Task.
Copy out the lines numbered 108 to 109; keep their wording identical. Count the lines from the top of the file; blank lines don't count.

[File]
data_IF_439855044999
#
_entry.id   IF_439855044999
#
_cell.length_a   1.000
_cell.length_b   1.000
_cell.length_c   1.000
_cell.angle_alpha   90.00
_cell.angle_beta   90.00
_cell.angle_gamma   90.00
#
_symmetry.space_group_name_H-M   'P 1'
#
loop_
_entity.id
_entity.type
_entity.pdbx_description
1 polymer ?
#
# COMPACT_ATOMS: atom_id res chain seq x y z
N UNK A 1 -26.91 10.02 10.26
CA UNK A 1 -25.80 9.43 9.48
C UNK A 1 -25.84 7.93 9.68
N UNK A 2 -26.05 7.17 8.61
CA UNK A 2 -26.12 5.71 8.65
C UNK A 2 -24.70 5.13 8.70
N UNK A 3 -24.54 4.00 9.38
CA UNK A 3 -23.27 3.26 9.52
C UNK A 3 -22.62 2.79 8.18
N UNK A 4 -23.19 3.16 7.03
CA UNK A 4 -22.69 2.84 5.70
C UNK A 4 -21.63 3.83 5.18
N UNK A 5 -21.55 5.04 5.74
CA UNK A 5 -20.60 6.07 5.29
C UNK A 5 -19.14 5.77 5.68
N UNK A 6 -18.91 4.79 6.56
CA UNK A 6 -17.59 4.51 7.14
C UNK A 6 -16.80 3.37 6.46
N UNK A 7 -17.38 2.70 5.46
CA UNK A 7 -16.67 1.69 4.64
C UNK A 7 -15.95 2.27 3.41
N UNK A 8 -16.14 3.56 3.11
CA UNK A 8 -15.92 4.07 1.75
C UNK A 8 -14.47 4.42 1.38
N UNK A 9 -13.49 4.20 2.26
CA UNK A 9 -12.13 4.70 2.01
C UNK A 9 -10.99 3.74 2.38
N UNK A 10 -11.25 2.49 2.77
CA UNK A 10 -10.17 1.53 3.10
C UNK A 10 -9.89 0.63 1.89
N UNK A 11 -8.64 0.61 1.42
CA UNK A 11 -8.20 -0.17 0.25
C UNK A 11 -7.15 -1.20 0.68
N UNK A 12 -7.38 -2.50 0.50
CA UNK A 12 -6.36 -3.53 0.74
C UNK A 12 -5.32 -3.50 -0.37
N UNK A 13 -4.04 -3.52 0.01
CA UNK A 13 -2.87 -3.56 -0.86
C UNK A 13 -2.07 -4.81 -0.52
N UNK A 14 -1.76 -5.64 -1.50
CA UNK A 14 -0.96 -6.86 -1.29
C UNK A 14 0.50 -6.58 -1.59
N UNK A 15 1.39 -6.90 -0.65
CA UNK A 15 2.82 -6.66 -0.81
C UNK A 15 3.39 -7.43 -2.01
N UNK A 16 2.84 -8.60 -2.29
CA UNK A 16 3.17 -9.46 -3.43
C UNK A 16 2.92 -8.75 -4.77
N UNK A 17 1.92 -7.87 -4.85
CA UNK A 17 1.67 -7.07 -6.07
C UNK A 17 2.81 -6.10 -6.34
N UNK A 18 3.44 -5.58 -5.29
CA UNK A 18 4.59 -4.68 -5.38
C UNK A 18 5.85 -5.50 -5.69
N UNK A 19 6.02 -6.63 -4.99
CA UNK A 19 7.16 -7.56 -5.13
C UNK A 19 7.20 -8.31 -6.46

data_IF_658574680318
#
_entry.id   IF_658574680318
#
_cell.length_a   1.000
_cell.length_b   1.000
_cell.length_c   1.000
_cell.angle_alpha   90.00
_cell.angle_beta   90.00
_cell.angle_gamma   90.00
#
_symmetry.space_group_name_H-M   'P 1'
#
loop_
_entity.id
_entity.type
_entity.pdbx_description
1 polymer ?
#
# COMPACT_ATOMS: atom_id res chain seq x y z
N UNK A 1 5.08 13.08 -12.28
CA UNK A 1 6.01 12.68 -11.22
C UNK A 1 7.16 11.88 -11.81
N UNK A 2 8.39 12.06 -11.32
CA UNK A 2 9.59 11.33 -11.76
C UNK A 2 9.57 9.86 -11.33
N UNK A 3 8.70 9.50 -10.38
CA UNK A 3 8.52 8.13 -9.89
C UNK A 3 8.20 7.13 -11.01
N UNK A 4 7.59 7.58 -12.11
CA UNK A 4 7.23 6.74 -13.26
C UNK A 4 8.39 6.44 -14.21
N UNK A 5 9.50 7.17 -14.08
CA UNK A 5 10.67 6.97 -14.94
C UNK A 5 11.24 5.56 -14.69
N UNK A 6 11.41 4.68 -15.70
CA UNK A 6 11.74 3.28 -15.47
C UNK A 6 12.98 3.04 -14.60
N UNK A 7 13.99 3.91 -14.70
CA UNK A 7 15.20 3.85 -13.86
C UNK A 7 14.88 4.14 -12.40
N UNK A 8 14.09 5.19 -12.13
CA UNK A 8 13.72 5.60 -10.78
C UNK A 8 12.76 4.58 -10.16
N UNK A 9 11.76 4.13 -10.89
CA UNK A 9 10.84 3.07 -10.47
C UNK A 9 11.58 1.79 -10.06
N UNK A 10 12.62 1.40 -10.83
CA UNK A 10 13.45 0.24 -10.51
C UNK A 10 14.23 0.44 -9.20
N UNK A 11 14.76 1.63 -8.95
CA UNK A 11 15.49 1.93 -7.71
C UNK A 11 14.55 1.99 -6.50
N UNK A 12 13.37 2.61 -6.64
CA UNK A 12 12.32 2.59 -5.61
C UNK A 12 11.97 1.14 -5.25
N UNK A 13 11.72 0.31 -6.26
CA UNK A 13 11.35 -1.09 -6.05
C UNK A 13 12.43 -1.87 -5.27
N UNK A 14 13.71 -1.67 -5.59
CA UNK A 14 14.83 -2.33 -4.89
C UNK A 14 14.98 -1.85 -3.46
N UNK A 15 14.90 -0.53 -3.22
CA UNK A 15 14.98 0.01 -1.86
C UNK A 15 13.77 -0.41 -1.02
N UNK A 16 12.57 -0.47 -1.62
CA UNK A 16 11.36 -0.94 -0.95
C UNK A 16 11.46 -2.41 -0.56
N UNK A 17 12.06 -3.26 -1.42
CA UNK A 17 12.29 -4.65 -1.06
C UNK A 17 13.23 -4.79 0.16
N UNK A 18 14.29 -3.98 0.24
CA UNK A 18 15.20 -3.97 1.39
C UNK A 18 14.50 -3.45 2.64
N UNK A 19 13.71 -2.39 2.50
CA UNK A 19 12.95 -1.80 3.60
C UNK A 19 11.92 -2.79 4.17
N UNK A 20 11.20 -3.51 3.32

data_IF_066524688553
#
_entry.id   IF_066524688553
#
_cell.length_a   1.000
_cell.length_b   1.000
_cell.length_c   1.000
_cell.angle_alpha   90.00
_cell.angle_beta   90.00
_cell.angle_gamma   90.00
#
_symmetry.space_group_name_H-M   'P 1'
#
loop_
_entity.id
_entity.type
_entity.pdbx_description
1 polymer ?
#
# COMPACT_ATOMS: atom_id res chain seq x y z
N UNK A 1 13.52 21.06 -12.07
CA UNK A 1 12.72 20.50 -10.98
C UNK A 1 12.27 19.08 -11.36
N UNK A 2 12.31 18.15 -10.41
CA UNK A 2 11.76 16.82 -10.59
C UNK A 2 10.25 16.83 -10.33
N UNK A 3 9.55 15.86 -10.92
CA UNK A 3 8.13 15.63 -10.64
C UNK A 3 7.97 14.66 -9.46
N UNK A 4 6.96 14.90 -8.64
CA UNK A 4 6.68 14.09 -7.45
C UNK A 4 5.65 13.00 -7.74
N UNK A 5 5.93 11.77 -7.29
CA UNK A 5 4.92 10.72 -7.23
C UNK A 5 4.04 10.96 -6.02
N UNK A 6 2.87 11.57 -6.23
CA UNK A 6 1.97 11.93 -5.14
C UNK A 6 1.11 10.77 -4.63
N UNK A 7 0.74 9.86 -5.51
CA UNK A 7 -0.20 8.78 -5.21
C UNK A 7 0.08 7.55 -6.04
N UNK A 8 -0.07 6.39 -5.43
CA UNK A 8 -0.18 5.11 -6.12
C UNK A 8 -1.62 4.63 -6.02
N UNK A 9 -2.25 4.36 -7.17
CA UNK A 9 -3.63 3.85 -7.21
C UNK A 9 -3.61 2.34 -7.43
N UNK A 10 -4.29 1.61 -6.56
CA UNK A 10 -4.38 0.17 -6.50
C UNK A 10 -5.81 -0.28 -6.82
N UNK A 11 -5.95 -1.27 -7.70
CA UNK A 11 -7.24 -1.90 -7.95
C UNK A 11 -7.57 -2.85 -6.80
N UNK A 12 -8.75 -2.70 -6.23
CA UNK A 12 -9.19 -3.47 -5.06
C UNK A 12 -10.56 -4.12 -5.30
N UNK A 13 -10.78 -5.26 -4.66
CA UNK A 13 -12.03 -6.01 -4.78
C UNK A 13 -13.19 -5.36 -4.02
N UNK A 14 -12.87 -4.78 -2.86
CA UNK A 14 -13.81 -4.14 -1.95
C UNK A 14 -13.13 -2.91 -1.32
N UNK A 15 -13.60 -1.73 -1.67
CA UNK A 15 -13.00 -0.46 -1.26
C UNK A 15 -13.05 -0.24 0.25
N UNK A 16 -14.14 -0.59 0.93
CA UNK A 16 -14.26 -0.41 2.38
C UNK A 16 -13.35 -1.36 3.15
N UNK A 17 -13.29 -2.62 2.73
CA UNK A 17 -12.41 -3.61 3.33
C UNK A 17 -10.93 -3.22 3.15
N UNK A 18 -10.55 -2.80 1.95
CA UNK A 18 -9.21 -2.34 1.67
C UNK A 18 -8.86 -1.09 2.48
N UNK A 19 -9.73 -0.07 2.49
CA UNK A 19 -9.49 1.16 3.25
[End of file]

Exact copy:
CA UNK A 4 7.23 6.74 -13.26
C UNK A 4 8.39 6.44 -14.21